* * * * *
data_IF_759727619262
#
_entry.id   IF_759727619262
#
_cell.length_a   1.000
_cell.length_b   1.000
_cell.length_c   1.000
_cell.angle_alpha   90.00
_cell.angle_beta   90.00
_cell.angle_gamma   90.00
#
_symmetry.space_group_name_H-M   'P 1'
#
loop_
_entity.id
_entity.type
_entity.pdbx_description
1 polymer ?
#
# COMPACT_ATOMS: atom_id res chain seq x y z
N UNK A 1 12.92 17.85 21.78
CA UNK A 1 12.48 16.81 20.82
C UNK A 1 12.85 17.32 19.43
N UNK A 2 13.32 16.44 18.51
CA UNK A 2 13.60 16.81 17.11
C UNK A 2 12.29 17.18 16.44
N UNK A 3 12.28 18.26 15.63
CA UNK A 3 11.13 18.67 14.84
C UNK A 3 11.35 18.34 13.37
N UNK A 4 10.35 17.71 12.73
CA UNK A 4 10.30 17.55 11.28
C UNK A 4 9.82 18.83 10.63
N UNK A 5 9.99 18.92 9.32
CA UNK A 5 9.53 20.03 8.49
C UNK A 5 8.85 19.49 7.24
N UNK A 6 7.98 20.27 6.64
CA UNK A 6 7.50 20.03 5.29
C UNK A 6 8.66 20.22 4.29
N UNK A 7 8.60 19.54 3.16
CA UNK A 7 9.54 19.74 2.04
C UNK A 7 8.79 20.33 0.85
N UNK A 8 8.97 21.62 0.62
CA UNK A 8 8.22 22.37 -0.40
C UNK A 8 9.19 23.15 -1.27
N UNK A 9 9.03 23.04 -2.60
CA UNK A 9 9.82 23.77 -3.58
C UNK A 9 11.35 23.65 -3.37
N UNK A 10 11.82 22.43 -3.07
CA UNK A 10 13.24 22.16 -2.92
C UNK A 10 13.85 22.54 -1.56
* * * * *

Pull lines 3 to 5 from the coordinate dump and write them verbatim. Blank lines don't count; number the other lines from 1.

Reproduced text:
_entry.id   IF_759727619262
#
_cell.length_a   1.000